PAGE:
Tinnitus sufferers with children or near kids often wonder if a child’s screams and shrieks can worsen their tinnitus and even cause hearing loss.
Many people would agree that young kids are their loudest during play, rather than during a tantrum.
A squirt of water on a six-year-old girl’s backside could result in a shriek louder than a house alarm.
So can being pulled down a street in a little red wagon. Being hosed with water by a playmate and swinging from a low-hanging tree branch can bring out the most piercing shrill screams and shrieks.
Sometimes unbelievably loud and high pitched shrieks are heard in grocery stores – perhaps triggered by excitement over spotting some cupcakes or during interaction with a sibling.
Even someone with a little hearing loss can still perceive the high volume of a child’s robust hollering.
Keep in mind that a person without hearing loss is not more immune to cumulative damage to their hearing than is someone who already has measurable hearing loss.
Your ears are not automatically protected from loud noise just because a recent audiology test had normal results. tinnitus worse
So whether you have tinnitus and/or hearing loss, or perfectly normal ears, you need to be vigilant about limiting your exposure to loud noise – including the high pitched shrieks and screams of young children.
Tinnitus and Screaming Kids
“In general, loud sounds can exacerbate one’s tinnitus, especially when they are dangerously loud,” says Rivka Strom, AuD, CCC-A, Director of Audiology, Advanced Hearing NY Inc.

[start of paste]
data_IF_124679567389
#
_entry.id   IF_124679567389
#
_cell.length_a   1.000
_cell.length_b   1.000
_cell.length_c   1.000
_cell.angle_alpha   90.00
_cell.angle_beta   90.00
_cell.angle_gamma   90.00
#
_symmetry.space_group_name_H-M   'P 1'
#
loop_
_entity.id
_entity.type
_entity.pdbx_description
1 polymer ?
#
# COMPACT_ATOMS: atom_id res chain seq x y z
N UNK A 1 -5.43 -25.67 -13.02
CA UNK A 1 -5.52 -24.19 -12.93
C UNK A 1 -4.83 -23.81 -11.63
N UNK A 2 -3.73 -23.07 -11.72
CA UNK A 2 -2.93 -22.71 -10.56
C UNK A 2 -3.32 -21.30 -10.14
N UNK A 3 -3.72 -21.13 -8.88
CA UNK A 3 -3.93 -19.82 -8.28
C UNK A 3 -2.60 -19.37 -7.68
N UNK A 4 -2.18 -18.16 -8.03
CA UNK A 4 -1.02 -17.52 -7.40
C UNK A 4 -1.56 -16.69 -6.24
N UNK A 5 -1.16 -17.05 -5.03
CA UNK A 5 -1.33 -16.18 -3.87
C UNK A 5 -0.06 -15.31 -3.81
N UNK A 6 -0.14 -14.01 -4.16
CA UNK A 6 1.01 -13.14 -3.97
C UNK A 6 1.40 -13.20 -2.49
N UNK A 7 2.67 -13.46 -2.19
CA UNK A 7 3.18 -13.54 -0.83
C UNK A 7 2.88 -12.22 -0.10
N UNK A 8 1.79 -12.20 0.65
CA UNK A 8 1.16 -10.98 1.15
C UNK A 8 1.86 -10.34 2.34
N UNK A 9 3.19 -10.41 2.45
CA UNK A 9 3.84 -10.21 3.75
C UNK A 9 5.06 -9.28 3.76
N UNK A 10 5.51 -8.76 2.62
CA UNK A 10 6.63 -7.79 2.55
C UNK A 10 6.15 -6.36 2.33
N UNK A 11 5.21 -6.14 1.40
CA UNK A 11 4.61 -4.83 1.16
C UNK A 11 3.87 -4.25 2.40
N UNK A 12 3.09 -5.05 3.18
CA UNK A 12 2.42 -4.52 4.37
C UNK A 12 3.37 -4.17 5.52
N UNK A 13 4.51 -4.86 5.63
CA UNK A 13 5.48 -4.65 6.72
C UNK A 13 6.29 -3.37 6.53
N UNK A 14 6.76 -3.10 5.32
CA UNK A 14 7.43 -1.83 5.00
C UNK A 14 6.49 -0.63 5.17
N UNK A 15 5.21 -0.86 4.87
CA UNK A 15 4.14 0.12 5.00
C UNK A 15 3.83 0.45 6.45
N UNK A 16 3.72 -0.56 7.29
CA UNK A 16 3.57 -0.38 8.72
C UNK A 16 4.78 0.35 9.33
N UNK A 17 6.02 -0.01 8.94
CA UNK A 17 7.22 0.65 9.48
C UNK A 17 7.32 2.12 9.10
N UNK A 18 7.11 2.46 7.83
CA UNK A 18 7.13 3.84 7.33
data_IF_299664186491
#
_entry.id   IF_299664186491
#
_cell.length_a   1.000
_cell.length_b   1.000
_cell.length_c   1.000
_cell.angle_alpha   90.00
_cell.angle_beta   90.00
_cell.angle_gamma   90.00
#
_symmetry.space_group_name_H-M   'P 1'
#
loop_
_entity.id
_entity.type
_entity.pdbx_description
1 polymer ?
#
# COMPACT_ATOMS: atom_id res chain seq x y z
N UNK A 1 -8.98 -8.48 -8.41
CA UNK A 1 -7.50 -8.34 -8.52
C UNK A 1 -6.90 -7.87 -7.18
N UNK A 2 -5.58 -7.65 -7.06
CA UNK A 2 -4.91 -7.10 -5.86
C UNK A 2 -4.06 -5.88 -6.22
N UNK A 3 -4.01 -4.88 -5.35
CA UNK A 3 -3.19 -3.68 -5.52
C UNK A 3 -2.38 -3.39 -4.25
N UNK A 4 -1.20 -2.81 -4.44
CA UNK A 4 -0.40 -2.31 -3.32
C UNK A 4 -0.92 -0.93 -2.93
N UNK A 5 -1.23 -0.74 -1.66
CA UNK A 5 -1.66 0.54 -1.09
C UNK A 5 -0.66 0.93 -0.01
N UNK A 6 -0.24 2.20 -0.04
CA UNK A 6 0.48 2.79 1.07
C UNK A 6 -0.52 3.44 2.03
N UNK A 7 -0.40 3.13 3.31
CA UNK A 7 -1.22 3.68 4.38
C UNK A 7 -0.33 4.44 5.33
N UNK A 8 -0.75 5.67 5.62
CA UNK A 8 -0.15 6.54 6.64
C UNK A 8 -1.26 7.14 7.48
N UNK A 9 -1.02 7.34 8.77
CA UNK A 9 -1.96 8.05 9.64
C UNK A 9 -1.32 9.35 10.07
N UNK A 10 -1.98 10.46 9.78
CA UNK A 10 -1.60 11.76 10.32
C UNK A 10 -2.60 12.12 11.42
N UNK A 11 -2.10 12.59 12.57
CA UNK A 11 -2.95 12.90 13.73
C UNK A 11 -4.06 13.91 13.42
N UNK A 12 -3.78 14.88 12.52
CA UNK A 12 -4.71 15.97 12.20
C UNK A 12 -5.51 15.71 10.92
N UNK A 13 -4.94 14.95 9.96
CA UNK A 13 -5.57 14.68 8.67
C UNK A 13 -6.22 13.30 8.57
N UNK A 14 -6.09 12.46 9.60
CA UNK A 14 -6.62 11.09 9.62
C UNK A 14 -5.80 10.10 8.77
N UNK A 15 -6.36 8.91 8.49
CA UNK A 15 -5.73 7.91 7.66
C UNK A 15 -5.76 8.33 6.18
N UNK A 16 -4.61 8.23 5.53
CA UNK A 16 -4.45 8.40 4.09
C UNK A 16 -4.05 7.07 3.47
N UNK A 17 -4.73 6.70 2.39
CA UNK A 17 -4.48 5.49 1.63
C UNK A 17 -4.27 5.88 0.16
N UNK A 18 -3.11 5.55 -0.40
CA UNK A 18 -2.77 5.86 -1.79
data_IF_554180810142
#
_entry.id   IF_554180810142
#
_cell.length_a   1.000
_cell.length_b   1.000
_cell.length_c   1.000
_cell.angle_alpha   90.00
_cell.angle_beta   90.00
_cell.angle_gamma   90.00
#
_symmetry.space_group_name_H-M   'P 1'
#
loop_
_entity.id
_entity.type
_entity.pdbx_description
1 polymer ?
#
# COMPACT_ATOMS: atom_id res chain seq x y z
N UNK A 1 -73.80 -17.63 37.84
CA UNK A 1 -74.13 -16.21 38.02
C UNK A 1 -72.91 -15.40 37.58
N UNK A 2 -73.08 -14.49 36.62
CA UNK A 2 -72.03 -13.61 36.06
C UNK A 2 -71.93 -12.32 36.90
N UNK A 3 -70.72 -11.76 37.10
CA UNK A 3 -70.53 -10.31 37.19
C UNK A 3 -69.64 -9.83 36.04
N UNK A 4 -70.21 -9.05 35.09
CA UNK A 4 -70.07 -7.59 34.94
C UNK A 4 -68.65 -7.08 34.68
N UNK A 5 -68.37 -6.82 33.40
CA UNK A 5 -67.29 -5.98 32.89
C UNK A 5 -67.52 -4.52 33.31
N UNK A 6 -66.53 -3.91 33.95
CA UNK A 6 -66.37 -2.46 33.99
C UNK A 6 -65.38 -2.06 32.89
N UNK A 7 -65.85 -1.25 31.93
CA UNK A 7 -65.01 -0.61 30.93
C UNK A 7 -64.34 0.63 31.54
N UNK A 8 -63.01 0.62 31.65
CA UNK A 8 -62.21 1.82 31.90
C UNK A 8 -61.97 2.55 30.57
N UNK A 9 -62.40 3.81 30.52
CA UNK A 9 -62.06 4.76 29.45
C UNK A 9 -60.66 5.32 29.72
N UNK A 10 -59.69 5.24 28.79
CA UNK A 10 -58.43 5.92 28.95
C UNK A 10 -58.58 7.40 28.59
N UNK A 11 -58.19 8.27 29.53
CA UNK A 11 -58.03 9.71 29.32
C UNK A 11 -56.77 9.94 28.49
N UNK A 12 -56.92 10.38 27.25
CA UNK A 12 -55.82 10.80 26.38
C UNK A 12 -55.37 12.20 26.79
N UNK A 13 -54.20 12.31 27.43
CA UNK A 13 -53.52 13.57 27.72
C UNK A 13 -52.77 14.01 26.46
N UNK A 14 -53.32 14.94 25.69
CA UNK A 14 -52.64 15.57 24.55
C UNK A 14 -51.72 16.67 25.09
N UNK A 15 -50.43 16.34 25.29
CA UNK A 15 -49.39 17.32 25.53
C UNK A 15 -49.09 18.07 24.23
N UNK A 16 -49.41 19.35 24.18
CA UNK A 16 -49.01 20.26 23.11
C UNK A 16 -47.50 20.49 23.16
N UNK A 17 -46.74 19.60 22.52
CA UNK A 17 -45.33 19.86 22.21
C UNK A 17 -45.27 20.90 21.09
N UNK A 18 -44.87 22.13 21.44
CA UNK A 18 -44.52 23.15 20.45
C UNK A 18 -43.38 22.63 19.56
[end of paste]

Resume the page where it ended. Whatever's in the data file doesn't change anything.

“There are guideline set by the National Institute of Occupational Safety and Health that provide the maximum amount of time we can be exposed to certain levels of sound before our ears can no longer tolerate the sound,” explains Strom.
“At that limit, the individual is putting himself at risk for hearing loss and tinnitus. If one already has tinnitus, a high level of sound such as that of loud music or even the screaming of children can exacerbate the tinnitus, but the risk increases if the screaming is prolonged.
“Breaks in the screaming (i.e., intermittent screaming) is typically more tolerated by our ears, as the time factor is significant in terms of tolerance from our delicate hair cells in the inner ear.
“Further, there is a condition called hyperacusis which is characterized by an increased sensitivity to sound, even for sounds that may be at moderate levels.
“Approximately half of those suffering from tinnitus also suffer from this condition, making the screams and shrieks of children unbearable for them, whether intermittent or prolonged.”
Many parents find their own children’s screams a big ear sore, simply because a scream is an ugly sound.
Imagine having to listen for 30 minutes straight to a recording of young kids screaming – but at a low volume.
Or, imagine listening to a soft recording of adult women screaming and shrieking. The sound from either group is grating no matter what the volume.
But it is the volume of sound, along with length of exposure – be it from kids, babies, adults, music, machinery, souped-up engines or sirens – that determines its potential harm to hearing and effect upon tinnitus.
Dr. Strom is a member of the American Speech Language and Hearing Association and has received several awards including Brooklyn College’s Excellence In Audiology Award.
Lorra Garrick has been covering medical, fitness and cybersecurity topics for many years, having written thousands of articles for print magazines and websites, including as a ghostwriter. She’s also a former ACE-certified personal trainer.